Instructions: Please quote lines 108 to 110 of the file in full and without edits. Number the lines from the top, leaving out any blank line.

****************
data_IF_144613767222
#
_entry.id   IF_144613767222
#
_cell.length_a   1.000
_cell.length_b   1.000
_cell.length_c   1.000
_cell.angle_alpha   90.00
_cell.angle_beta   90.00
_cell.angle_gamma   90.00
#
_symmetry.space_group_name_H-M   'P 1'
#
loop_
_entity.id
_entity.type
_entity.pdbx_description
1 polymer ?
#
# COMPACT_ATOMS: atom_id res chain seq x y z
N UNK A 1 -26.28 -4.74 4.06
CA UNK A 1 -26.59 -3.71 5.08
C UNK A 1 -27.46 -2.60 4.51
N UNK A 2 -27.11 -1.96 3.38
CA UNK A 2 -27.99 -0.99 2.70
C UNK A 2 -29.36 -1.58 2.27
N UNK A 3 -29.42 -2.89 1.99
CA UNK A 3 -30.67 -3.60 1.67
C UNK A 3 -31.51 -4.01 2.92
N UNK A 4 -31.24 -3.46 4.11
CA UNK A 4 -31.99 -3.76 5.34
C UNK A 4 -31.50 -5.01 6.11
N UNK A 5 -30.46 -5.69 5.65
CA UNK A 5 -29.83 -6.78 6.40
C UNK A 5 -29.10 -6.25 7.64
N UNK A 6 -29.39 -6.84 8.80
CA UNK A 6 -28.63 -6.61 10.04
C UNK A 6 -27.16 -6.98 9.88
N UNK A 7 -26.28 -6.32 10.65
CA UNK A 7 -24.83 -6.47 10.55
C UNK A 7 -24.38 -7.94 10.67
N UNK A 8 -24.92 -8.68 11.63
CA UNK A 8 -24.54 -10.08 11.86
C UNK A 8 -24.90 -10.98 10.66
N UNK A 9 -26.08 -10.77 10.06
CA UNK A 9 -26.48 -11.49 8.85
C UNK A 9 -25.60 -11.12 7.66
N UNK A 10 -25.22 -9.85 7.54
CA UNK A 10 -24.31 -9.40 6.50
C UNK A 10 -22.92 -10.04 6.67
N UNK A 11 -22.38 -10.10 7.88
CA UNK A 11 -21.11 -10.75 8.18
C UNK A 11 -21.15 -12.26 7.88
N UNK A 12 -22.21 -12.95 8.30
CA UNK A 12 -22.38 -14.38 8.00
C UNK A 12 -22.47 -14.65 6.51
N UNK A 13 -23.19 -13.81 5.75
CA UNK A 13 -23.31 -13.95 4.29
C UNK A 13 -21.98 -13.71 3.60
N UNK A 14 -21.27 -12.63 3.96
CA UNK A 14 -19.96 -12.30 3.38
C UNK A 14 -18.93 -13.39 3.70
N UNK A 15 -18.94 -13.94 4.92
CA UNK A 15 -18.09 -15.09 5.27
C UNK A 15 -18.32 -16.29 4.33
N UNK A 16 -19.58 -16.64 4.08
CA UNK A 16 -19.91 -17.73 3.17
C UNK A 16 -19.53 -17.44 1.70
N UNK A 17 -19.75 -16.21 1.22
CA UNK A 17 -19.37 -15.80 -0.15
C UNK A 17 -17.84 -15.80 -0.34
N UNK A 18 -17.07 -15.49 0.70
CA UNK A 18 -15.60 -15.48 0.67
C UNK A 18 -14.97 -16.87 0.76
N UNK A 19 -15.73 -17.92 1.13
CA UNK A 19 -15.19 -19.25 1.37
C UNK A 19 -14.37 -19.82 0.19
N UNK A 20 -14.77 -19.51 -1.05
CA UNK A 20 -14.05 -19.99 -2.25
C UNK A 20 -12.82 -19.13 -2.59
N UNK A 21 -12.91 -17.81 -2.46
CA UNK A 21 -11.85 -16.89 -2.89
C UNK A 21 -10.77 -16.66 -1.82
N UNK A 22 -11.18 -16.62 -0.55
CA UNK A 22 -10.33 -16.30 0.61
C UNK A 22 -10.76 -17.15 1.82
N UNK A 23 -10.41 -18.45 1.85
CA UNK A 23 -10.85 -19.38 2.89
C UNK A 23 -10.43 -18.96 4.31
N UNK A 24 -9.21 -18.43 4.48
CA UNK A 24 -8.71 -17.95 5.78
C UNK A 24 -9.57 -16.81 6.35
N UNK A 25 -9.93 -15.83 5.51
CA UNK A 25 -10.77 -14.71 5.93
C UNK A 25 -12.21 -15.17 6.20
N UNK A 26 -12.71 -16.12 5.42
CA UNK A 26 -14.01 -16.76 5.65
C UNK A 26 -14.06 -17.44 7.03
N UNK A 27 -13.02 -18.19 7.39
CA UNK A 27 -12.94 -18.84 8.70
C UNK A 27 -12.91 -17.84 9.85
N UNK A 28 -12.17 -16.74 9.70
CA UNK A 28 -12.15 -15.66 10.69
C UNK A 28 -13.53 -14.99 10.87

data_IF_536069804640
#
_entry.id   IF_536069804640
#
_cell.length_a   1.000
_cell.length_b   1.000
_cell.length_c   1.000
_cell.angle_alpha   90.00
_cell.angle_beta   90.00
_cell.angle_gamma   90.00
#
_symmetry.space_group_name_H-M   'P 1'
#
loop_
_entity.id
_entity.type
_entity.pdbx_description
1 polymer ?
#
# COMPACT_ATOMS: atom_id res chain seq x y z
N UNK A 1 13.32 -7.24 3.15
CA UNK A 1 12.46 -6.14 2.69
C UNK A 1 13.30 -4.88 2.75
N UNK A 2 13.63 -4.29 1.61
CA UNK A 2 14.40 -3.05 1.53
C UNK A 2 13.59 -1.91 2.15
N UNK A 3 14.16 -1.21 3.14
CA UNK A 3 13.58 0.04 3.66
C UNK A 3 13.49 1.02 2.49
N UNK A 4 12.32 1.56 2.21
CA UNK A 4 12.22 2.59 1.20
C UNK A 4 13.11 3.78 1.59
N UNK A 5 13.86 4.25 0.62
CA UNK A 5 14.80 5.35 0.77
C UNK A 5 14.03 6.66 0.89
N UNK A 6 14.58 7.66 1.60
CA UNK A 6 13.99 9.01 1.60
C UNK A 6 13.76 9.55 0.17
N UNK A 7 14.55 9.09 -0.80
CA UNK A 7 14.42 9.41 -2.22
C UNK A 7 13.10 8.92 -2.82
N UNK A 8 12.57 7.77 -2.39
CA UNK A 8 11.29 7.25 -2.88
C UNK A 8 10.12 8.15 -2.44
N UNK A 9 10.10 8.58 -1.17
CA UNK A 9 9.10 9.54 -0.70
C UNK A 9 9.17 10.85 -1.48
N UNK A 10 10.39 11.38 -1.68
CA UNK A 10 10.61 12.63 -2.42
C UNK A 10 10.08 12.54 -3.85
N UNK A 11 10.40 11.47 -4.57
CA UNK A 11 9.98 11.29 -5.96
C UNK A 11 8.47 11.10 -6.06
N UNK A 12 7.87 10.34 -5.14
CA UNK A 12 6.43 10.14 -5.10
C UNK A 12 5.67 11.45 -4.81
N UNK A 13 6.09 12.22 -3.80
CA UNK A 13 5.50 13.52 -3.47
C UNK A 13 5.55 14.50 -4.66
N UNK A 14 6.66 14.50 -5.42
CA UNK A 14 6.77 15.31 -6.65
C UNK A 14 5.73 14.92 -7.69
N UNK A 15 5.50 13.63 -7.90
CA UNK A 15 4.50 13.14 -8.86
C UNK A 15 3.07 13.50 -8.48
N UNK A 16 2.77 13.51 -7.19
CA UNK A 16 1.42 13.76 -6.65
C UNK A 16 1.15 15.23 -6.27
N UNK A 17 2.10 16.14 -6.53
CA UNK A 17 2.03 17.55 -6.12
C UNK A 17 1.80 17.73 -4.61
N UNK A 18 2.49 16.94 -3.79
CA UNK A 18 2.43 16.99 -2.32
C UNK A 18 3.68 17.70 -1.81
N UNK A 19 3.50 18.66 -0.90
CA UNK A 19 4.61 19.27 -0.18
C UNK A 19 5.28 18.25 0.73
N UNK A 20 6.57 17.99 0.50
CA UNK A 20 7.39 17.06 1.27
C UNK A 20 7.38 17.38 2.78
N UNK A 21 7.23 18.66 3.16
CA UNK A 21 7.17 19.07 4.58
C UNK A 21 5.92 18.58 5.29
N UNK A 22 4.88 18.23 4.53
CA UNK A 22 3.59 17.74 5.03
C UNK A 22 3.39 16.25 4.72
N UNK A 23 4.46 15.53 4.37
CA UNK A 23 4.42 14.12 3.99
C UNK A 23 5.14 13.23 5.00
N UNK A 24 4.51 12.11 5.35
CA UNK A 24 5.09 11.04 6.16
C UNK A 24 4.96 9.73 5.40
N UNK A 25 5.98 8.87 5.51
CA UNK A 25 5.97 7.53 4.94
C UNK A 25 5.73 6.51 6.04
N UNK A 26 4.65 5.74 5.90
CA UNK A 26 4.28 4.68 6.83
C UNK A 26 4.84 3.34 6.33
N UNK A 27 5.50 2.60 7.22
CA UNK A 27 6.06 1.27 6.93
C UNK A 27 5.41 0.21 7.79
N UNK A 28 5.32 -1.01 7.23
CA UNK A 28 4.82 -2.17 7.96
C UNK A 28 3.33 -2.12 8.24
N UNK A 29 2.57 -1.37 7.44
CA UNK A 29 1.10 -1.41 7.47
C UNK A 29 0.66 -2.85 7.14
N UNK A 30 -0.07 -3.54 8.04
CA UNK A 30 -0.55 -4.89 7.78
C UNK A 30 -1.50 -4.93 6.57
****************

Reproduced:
#
_cell.length_a   1.000
_cell.length_b   1.000